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Negative ads start early in N.J. governor's race

It's not even Labor Day, and the negative ads are flying in New Jersey's governor's race. Republican candidate Christopher J. Christie is running ads that mimic Hollywood trailers, featuring music that sounds appropriate for an epic battle between the forces of good and evil. Several ads sneer at Gov. Corzine's past as a "Wall Street Wizard," with references to Gordon Gekko, the Wall Street movie character who embodied greed, and play up Corzine's status as a Trenton insider.

It's not even Labor Day, and the negative ads are flying in New Jersey's governor's race.

Republican candidate Christopher J. Christie is running ads that mimic Hollywood trailers, featuring music that sounds appropriate for an epic battle between the forces of good and evil. Several ads sneer at Gov. Corzine's past as a "Wall Street Wizard," with references to Gordon Gekko, the Wall Street movie character who embodied greed, and play up Corzine's status as a Trenton insider.

Corzine, meanwhile, has an ad accusing Christie of wanting to cut mammograms from health-care coverage. Christie has proposed allowing insurers to offer basic policies that would cover checkups and catastrophic care.

Another ad, titled "Happenstance," directs attention to three no-bid contracts awarded by Christie's office and ends with the line: "A million lawyers to choose from, but it's Christie's three pals who got millions."

With a highly competitive race for the governor's seat this year, New Jerseyans can expect to see even more negative ads - and those, likely even more mean-spirited - on television or the Web as November approaches.

"Both campaigns have apparently decided that the way to go is to tear the other side down," said Maurice Carroll, a political scientist at Quinnipiac University. "New Jersey politics has never been what you'd call gentle, but this one strikes me as a bit more rugged than the standard."

New Jersey is one of only two states with a gubernatorial election this fall, which means the race has drawn national attention. Some have characterized the election as a referendum on President Obama, who has campaigned on Corzine's behalf.

Many people claim to disapprove of negative ads, but they work, political scientists say. "They move the poll numbers, and that's why they keep doing them," said Ben Dworkin, director of the Rebovich Institute for New Jersey Politics.

"They influence the people who are least partisan," Dworkin said. "Most strong partisans will not be convinced by seeing a negative ad."

Another theory is that negative ads energize a candidate's base, stirring up bad feelings for an opponent, aiding get-out-the-vote efforts.

Brigid Harrison, a political science professor at Montclair State University, said voters who are not loyal to a particular party could be turned off to the political process by negative ads.

"They tend to look at the ads and say, one guy is as bad as the next guy, so I might as well stay home," Harrison said.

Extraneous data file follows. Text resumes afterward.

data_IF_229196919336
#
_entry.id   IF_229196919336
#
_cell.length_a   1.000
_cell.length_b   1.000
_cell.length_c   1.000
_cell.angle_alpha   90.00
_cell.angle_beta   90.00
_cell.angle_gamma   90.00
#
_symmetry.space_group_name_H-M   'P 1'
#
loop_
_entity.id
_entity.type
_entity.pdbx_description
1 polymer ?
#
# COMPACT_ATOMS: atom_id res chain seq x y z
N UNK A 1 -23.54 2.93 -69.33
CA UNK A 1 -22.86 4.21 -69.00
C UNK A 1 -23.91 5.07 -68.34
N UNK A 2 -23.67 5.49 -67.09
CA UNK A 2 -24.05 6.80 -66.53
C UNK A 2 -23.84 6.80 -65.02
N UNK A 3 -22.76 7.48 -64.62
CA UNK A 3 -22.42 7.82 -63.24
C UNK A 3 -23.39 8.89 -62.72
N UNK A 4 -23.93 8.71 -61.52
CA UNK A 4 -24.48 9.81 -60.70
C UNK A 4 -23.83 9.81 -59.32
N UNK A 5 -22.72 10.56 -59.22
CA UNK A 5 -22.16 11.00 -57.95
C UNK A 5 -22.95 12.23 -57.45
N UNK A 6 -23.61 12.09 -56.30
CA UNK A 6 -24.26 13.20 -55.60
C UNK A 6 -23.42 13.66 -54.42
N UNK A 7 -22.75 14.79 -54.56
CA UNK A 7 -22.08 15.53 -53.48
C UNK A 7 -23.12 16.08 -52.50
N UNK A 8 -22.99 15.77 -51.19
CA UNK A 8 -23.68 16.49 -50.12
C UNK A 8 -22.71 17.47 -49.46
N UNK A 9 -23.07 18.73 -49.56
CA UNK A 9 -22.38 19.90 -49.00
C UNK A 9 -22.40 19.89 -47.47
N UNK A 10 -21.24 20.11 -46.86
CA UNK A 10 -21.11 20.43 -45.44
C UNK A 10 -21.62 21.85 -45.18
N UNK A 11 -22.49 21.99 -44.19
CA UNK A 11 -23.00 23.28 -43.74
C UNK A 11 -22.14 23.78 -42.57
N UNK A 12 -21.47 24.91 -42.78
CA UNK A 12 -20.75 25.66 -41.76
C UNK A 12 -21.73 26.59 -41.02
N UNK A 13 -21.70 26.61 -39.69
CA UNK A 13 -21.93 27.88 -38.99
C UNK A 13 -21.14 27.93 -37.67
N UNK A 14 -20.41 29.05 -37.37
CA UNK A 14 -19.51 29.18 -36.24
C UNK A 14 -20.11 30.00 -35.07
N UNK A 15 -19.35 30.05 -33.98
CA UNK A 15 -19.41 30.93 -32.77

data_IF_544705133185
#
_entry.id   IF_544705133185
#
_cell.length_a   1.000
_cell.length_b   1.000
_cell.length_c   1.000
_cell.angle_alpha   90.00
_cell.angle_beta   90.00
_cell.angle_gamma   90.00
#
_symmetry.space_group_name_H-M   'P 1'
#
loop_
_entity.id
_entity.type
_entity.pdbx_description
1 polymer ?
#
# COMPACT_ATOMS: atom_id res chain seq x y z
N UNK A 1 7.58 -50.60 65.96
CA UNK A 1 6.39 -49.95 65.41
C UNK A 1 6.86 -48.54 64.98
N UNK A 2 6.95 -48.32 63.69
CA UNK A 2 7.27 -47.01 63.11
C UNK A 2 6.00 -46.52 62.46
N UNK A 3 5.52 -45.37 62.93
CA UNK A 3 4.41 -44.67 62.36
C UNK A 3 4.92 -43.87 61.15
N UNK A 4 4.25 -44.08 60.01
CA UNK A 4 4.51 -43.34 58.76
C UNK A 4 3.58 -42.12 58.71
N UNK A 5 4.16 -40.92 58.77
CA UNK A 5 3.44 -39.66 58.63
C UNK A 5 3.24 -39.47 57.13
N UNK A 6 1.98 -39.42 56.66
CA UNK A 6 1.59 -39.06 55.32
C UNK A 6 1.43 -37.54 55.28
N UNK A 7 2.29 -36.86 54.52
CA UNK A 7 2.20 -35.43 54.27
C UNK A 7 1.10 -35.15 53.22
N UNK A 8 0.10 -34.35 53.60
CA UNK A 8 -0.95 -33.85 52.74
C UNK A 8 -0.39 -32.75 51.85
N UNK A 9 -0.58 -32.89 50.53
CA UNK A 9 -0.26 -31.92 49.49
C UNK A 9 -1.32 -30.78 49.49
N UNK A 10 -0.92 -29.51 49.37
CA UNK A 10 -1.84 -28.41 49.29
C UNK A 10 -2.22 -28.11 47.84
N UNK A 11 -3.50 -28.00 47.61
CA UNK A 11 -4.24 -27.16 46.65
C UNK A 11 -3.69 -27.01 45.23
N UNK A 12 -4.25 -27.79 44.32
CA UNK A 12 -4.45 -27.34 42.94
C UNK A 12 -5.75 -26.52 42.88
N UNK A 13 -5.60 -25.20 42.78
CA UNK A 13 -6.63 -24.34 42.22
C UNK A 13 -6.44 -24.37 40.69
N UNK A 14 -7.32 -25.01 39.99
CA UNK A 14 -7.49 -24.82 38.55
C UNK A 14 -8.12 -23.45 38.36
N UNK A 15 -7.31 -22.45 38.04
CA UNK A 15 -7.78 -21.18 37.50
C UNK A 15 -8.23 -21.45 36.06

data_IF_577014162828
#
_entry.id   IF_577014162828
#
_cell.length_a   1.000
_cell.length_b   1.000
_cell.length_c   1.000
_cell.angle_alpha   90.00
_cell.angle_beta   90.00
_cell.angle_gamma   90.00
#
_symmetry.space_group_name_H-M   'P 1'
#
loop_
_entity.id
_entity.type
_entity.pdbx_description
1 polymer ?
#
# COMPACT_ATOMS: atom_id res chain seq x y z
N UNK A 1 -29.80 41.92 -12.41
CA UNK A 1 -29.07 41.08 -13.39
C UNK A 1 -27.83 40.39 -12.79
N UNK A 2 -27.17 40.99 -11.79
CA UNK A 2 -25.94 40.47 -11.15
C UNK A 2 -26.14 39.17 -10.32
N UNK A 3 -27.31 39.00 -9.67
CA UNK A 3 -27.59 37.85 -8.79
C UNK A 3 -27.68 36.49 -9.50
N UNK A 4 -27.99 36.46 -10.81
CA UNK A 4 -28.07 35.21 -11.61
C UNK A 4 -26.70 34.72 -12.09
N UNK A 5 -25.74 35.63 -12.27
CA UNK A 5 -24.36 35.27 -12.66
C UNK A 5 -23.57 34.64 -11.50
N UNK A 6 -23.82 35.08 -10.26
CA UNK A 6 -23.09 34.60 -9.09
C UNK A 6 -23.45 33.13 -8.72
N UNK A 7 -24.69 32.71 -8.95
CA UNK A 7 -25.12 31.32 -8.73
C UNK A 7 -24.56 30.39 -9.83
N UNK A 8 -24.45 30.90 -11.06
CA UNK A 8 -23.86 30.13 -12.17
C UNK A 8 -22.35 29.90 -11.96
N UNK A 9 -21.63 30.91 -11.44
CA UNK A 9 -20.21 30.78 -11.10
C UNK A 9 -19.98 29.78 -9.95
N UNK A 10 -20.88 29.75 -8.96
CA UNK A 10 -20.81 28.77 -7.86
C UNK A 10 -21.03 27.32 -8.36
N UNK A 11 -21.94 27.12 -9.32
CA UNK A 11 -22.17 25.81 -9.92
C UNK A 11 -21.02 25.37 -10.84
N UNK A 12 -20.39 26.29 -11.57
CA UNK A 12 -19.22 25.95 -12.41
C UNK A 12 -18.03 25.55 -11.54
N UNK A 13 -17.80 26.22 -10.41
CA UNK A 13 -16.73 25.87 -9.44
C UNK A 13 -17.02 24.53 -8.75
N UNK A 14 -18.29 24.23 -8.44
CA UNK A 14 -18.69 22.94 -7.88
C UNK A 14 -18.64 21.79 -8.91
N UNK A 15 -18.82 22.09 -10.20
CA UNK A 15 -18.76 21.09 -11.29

In this race, Harrison believes negative ads will tend to be more effective against Christie because voters know less about him. Corzine has been in the public light for years - long enough for most voters to have formed an opinion about him that is less likely to be swayed by a commercial.

"Almost everything negative that can be said about him has already been said, and so I think, in some ways, not that voters are immune, but they've heard it all before," Harrison said.

And because Corzine holds the financial advantage, he can also make sure voters see more of his ads. New Jersey includes the first and fourth most expensive media markets in the country, New York and Philadelphia.

Christie, who is accepting public financing, is limited to spending $10.9 million in the general election; Corzine, a multimillionaire who is not accepting public money and therefore is not subject to the same cap, is expected to spend several times that amount.

One Corzine ad points out that Christie abruptly walked out of a congressional subcommittee hearing when the questions turned to the no-bid contracts. The ad closes with a narrator's voice saying, "Chris Christie: Unbelievable" and then a clip of Christie saying, "I have to go."

Another Christie ad is set to the tune of the O'Jays' "For the Love of Money" (also used as the theme song for the reality TV show The Apprentice). Among the questions flashed, along with images of a man golfing and a small airplane: "What if you bought yourself political power?"

The danger of negative ads is the potential for backlash if a candidate goes too far. Just where that line might be can be tough to tell.

In the state's last governor's race, many analysts believed a Doug Forrester ad quoting Corzine's ex-wife as saying she was disappointed by him - and the state would be too - crossed the line.

Dworkin said there are no hard and fast rules.

"Where that line is is very subjective - there's no particular rulebook," he said.

The competitiveness of the Corzine-Christie race is probably helping to push the early negative ads. Republicans are hoping to capture their first statewide election since 1997, and for now, at least, their candidate is in the lead, according to polls.

Carroll said that given New Jersey's liberal politics, Corzine still has a good chance of catching Christie despite trailing him in most polls all year.

And that means voters should prepare for even more ugliness.

"When you have a race that is this close, it means campaigns tend to push the envelope and pull out all the guns," Harrison said.

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